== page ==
فهرست مطالب

Journal of Pediatrics Review
Volume:10 Issue: 4, Oct 2022

  • تاریخ انتشار: 1401/11/01
  • تعداد عناوین: 10
  • Javad Ghaffari* Pages 273-276

    Chronic Urticaria (CU) is a skin disorder characterized by wheal and flare with a duration of more than 6 weeks affecting 1%-2% of the population (more common in women). Thirty to 35% of cases of CU have angioedema [1]. The etiology of chronic spontaneous urticarial is not usually clear, 40%-50% are idiopathic and 30%-40% are autoimmune [2, 3]. Quality of life in CU is usually disturbed which has a direct relation with severity [4].

    Keywords: Biologic agents, Chronic urticaria, Treatment
  • Peiman Nasri, Somayeh Sadeghi, Silva Hovsepian, Rojin Chegini, Shahrzad Soltani Esmaeili, Gelareh Kiani* Pages 277-286

    Considering the chronic immunosuppression in Inflammatory Bowel Disease (IBD) patients, it is necessary to evaluate the course of COVID-19 in these patients. Studies have shown various results in adult IBD patients. This study aimed to find out the course of this infection in pediatric IBD patients. 


    This was a systematic review study according to the PRISMA 2020 guideline. International databases including Scopus, PubMed, and the Web of Science were searched with a combination of “COVID-19” AND “IBD” or synonyms until October 16, 2021. Studies that have reported the outcomes of COVID-19 infection in patients less than 19 years of age were selected. Name of author, country, study duration and type, IBD type and drugs, and COVID-19 outcomes were extracted.


    From the initially retrieved 2215 articles, finally 16 articles were eligible. Data from 1040 pediatric IBD patients were reported. Twenty-four patients were hospitalized, 5 developed patients multisystem inflammatory syndrome in children, and others had a mild disease course and were outpatient. Steroid use, severe IBD activity, and comorbidities were shown to increase risk of hospitalization and disease severity.


    COVID-19 is a benign and self-limited disease in pediatric IBD patients. Comorbidities, steroid use, and severe IBD activity affect the outcomes.

    Keywords: Coronavirus disease 2019, Inflammatory bowel disease, SARS-CoV-2, Pediatrics
  • Seyyedeh Azade Hoseini Nouri, Manijeh Tabrizi, Marjaneh Zarkesh, Ali Talebi, Maryam Shahrokhi, Afagh Hassanzadeh Rad, Setila Dalili*, Ehsan Kazemnezhad Leili Pages 287-296
    Background and Objectives

    Over the past three decades, the prevalence of overweight and obesity in children and adolescents has increased up to 3 times. Obesity is a multi-systemic medical problem affecting all socioeconomic statuses and increases the risk of other severe comorbidities even in childhood. In 50% of cases, there is a persistence of obesity from childhood into adulthood. This narrative review aimed to define the etiology, risk factors, prevention, and management of obesity in children.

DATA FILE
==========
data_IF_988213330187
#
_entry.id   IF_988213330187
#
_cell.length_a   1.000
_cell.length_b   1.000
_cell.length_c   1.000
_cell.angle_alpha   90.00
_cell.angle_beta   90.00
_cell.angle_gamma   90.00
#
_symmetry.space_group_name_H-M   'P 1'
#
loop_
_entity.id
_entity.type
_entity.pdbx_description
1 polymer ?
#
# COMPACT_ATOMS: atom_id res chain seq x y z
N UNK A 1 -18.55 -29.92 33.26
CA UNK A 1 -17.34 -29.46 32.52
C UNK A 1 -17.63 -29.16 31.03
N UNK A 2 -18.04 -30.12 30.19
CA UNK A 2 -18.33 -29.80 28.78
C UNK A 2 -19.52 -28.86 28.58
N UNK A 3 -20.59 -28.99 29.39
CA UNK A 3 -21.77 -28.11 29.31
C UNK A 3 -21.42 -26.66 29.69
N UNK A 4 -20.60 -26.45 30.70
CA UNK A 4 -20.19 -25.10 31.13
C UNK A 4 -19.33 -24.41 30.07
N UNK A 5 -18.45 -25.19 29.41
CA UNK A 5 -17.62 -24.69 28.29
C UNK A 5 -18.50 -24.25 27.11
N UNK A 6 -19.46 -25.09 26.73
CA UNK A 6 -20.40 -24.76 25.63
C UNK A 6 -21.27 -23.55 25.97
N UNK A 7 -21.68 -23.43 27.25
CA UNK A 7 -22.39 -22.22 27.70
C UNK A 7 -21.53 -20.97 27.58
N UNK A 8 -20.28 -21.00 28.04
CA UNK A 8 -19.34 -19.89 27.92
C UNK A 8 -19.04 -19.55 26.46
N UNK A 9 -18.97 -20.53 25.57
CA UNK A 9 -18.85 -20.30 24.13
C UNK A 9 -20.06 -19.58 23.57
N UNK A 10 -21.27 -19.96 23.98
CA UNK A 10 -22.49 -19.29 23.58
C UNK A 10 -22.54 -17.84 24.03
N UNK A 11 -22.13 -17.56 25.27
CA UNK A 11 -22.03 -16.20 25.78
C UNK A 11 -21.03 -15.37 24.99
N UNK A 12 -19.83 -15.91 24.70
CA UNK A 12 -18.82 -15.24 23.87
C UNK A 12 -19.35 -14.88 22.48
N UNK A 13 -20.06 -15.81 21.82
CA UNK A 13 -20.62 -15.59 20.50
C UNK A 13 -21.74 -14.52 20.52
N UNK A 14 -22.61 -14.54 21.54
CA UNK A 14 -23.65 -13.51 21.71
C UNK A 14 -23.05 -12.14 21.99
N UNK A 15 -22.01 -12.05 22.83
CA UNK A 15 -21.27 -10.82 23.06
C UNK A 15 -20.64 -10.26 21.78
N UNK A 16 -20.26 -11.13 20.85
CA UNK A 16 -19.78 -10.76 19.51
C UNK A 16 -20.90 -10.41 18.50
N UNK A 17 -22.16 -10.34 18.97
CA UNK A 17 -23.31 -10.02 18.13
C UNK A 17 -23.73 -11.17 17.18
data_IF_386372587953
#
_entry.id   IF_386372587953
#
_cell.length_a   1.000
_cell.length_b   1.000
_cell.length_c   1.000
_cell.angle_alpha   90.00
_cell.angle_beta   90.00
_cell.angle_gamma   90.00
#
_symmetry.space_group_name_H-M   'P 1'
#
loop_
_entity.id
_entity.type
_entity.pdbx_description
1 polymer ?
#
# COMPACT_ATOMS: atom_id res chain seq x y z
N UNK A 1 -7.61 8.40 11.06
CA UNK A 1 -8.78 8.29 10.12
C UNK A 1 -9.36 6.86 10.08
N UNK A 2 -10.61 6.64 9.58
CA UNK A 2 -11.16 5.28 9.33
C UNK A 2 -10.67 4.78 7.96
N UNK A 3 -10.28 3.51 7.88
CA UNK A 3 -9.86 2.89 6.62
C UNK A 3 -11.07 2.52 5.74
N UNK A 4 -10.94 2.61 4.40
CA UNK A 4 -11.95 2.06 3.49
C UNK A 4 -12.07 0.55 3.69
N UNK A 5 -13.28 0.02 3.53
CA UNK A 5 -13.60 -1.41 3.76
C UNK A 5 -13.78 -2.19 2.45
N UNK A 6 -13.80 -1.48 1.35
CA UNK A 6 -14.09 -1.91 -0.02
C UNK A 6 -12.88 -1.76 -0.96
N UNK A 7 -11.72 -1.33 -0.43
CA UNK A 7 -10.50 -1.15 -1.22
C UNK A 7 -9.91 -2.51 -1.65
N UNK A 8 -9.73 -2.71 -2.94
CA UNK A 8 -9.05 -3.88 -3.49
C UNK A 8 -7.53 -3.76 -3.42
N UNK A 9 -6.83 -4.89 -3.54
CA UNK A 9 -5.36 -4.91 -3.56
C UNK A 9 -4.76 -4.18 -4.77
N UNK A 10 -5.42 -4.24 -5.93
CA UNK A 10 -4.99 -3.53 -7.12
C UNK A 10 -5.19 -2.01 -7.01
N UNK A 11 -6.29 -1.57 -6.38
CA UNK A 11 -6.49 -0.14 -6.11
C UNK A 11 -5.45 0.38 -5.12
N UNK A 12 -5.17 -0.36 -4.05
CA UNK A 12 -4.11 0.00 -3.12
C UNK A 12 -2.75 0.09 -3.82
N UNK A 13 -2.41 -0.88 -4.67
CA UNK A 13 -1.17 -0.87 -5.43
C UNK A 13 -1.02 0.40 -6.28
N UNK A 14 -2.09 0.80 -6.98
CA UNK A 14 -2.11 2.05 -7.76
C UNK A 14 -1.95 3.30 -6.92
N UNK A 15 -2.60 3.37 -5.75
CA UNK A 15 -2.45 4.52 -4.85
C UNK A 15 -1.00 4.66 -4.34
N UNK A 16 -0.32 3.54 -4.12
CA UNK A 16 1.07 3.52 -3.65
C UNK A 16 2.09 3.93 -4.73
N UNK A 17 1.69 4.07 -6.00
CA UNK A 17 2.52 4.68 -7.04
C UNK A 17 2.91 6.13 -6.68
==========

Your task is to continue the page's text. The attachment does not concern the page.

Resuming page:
This narrative review was conducted through a literature search on articles in English with the keywords of pediatric obesity, child, overweight, and bariatric surgery in PubMed, Scopus, ISI Web of Sciences, Cochrane, and EMBASE databases from 2001 to 2021 for 4 categories of etiology, risk factors, prevention, and management of obesity in children. Scientific articles, systematic reviews, meta-analyses, consensus, recommendations, and international and national guidelines published on pediatric obesity were considered.


    In this narrative review, we first assessed relevant articles to define childhood obesity and mention its etiologies. We then discussed the probability of persistent obesity from childhood into adulthood and intergenerational and perinatal transmission risks. We also noticed syndromic obesity, evaluation of childhood obesity, and its complications along with medical/surgical interventions.


    Metabolic programming in particular periods of life, such as before and during pregnancy, infancy, and at the age of rebound adiposity (5.5 years old), is necessary to prevent childhood obesity. Lifestyle changes, diet modifications, promoting exclusive breastfeeding, and increased activity are the main principles of preventing and managing obesity. It is prudent to rule out syndromic and endocrinologic causes of obesity in suspicious patients along with their management.